Prizes are something that have been inextricably linked to advances in aerospace right from the start. It makes me wonder: Could AIAA be engaged in coming up with the prize? Either funding some of it ourselves, or getting corporate sponsors, or even talking to some of the wealthy space cadets out in Silicon Valley and see if they’d be interested in working with AIAA.
Teachers in space >>
We’ve got Virgin Galactic and Blue Origin ready to start their regular suborbital flights in the next 12-18 months. Once they get going, maybe you bring back Teacher in Space, but instead of taking one teacher all the way to orbit, you take dozens of teachers every year on a suborbital flight, or at least make available space-related training, and then they go back to their classrooms. I just get goosebumps thinking about what effect that could have on students today.
Involving educators >>
Let’s expand our Educator Associate Program and have it be a goal that we sign up at least one teacher in every school. That could really bring some of that next generation into the tent in terms of this exciting stuff going on. I want to be a part of that.
Adapting to new needs >>
We need to do a better job of showing people how AIAA can be a bridge between jobs, or even a bridge between careers. Secondly, I don’t think AIAA has been very successful at retaining its student members once they graduate and become part of the workforce. So we need to convince them why they need to stick around. I’m not sure AIAA has been keeping up with all of the changes in technology. We need to offer more opportunities to learn about, or to develop policies that deal with some hot topics, like drones, and electric aircraft, smallsats, space traffic management, and point-to-point transportation through space.
If you combine all these things and try to address those, I think the membership will almost take care of itself.
Why she wants to be president >>
I still remember what AIAA did for me. It established a foundation. It was a chance for me to meet folks that helped my career go forward. I can increase membership, but more importantly I can help make those folks who are opting in to this exciting industry be more capable. It’s something that I am doing and will continue to do regardless. It’s a passion I have for making folks successful in this industry.
Helping midcareer professionals >>
The numbers of [AIAA] members are dropping, but most significantly they’re dropping in the midcareer range. The 10-year professionals are not finding AIAA to be their organization of choice. That can be and needs to be turned around. People are engaged in organizations, but not necessarily engaged in AIAA because it doesn’t focus on what helps them move forward. A midcareer professional is looking for perhaps some information on where they are in their career and what else they could be.
Wider audience >>
I want it to have a vision of AIAA being inclusive, which means that it’s more than just those top folks who get a chance to attend forums, but perhaps using digital media and other tools, we’d be able to reach wider populations and provide ways for them to express their competence and capabilities.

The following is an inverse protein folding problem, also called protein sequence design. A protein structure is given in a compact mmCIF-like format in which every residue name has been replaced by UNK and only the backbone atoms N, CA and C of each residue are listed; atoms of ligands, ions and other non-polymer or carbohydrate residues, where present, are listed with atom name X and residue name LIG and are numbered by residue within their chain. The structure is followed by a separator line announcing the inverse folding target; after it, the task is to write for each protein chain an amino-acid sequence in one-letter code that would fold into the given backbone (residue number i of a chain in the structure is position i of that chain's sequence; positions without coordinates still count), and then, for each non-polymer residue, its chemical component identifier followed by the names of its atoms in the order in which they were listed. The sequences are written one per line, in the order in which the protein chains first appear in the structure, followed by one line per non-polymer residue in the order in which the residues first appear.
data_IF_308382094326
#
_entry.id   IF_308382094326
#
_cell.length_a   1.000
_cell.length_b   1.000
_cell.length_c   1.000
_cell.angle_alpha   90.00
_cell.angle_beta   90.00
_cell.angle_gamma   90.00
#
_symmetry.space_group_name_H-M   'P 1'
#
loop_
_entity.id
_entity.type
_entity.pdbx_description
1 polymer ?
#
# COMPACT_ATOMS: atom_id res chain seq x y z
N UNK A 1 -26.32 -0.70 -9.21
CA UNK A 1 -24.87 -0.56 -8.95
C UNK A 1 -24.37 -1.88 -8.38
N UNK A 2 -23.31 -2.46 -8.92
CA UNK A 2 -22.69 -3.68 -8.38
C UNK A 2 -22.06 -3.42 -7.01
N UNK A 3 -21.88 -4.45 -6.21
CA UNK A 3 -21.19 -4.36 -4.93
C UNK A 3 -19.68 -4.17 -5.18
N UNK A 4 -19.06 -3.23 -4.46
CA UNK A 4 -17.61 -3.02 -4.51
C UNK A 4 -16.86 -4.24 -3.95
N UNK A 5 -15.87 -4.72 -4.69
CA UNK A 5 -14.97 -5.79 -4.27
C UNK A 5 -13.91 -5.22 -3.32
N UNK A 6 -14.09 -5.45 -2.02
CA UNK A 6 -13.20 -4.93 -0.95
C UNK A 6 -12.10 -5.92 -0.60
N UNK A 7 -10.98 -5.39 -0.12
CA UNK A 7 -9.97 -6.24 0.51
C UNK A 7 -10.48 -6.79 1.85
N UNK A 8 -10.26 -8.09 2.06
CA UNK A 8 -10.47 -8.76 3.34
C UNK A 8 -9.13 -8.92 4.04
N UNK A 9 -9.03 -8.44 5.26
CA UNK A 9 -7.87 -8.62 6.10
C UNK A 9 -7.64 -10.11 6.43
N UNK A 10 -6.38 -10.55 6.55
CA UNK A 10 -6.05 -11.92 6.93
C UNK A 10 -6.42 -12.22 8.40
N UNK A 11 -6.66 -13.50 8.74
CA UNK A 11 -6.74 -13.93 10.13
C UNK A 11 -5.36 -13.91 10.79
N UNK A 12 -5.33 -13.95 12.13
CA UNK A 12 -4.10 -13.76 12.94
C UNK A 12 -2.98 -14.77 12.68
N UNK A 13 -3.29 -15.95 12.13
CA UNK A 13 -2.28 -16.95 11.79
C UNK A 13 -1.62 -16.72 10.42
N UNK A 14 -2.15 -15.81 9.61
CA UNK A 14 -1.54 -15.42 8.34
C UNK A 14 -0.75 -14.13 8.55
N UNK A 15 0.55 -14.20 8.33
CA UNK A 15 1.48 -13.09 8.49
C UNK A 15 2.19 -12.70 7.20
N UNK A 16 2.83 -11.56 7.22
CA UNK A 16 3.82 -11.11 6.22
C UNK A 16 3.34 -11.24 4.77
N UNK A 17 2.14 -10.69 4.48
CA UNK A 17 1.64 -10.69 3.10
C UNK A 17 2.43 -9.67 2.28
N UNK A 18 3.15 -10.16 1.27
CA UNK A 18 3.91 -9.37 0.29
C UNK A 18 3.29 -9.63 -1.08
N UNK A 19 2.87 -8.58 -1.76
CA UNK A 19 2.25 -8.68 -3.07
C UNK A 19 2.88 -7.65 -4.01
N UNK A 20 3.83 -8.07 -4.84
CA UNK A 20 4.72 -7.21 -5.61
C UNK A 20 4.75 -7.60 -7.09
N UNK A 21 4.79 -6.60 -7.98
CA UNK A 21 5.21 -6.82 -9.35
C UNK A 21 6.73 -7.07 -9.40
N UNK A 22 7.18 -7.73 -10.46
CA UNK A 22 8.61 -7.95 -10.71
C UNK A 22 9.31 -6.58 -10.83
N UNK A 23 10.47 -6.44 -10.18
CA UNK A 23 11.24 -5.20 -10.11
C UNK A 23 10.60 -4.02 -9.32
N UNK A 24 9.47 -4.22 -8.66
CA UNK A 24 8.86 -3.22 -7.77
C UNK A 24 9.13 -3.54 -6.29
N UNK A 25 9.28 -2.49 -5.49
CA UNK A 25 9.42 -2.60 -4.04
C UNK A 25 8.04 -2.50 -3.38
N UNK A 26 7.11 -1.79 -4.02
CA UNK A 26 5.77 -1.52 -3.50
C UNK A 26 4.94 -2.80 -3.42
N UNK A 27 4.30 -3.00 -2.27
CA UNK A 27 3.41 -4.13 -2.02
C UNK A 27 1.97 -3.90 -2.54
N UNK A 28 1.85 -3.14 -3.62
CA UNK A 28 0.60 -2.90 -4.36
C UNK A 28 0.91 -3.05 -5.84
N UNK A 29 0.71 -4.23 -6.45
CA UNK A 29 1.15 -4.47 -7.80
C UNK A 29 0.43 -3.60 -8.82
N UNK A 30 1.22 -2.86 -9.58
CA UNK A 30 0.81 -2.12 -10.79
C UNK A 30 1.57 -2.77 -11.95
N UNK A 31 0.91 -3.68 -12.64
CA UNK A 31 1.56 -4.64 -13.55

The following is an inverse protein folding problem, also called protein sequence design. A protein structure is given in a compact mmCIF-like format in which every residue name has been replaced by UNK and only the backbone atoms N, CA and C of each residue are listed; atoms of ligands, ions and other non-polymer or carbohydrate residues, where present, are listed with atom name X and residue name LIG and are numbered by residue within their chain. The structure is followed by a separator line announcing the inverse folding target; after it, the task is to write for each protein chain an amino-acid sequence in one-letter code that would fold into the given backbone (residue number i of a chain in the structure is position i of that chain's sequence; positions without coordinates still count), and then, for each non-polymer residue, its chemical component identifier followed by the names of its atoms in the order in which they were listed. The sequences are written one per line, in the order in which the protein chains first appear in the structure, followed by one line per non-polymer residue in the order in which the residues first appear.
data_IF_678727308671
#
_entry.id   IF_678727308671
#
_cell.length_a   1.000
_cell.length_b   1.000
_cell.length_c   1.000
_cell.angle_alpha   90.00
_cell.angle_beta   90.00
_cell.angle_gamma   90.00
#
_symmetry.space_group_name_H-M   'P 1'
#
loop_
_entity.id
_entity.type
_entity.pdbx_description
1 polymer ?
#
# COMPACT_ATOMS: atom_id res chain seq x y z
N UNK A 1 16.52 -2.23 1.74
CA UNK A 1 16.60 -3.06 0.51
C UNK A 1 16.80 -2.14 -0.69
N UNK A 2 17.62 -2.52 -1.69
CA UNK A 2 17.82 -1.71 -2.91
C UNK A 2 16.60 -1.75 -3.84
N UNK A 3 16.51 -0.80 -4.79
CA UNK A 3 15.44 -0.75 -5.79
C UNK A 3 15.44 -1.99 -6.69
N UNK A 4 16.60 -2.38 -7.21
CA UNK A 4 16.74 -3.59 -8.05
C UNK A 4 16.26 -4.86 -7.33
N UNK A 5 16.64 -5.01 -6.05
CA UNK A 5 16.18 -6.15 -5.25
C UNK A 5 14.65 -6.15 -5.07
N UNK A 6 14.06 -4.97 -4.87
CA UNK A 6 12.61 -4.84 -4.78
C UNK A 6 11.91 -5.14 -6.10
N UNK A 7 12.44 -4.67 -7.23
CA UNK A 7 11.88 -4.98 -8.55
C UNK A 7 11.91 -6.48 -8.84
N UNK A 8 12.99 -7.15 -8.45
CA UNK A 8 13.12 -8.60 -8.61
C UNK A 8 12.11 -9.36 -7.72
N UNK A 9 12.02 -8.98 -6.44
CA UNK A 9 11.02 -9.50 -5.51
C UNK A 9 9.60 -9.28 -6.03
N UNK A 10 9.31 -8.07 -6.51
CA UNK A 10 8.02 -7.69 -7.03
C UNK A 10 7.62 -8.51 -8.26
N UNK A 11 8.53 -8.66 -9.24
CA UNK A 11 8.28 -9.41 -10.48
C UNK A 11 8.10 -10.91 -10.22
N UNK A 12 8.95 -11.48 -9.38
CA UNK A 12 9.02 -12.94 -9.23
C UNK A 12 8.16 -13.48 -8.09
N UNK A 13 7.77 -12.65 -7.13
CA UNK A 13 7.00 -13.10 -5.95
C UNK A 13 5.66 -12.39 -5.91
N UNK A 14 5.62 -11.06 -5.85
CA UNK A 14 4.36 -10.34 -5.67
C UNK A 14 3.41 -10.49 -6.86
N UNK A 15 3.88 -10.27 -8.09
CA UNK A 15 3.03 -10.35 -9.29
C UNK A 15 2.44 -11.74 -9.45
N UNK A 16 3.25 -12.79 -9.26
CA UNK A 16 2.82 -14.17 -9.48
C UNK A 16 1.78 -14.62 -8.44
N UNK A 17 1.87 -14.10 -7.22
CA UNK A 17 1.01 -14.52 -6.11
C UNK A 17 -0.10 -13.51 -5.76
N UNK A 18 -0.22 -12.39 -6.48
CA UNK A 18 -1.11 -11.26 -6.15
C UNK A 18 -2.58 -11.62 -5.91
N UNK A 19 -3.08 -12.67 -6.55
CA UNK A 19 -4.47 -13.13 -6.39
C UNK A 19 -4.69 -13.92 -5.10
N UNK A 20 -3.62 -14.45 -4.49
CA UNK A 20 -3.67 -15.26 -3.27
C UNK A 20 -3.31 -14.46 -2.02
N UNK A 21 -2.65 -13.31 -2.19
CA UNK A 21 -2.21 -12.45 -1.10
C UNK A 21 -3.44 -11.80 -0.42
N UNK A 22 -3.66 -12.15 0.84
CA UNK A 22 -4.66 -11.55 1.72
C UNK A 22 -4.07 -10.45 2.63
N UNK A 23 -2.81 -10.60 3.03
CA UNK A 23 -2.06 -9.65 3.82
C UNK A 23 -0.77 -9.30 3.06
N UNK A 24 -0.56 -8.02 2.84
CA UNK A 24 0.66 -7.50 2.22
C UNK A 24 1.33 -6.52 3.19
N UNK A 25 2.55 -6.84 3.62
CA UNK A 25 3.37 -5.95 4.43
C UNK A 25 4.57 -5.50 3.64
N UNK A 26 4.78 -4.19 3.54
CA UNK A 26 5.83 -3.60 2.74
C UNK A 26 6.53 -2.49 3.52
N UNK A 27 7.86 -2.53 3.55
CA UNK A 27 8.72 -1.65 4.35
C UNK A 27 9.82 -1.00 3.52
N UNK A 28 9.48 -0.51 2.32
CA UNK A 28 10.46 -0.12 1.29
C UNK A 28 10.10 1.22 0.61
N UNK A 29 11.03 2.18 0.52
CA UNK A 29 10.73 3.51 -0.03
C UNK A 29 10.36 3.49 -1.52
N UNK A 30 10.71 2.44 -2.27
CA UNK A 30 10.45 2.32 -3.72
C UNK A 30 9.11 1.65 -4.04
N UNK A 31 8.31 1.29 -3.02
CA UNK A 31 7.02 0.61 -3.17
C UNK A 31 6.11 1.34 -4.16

Personal touch >>
We need to recognize that the AIAA that a person experiences is the AIAA that touches them at their job. Wouldn’t it be great if you were able to call the guy? I mean that’s the difference between people at the top of the organizations and folks that are working in the trenches: They know the guy. They know the person who actually executed the task. I think that having that accessible for folks is a big deal. I’m working with a company now that’s working on design trades and we were able to bring in an expert who was able to sort through all that information and was able to cut months off the schedule. Those are the kinds of things that having access to the right information can do. I think AIAA is an organization that can make that happen.
Untapped potential >>
When you called, I was watching footage from the OSIRIS-REx satellite, which today reached the orbit around the asteroid Bennu. That’s magical. We had a landing on Mars last week. I had the fortune to meet some folks who were talking about autonomous flight and urban air mobility. There is so much happening in the world today, you would think that there would be a clamor for everyone to become part of the largest professional, technical society in aerospace. I think AIAA is that society, but I don’t see the numbers reflected in the numbers of folks who are opting in.
More diverse workforce >>
I see that there is a possibility for a more diverse — in fact, a mandate for more diverse — workforce. AIAA seems to me that type of an organization that could provide a way for those things to happen.
Working with young people >>
Wouldn’t it be fantastic if [young people] were able to take advantage of the resources that AIAA has, the expertise that AIAA has, and engagement with fellows and others to provide that safety net of information and data that allows for them to be successful? I think AIAA represents an organization that has all that capability.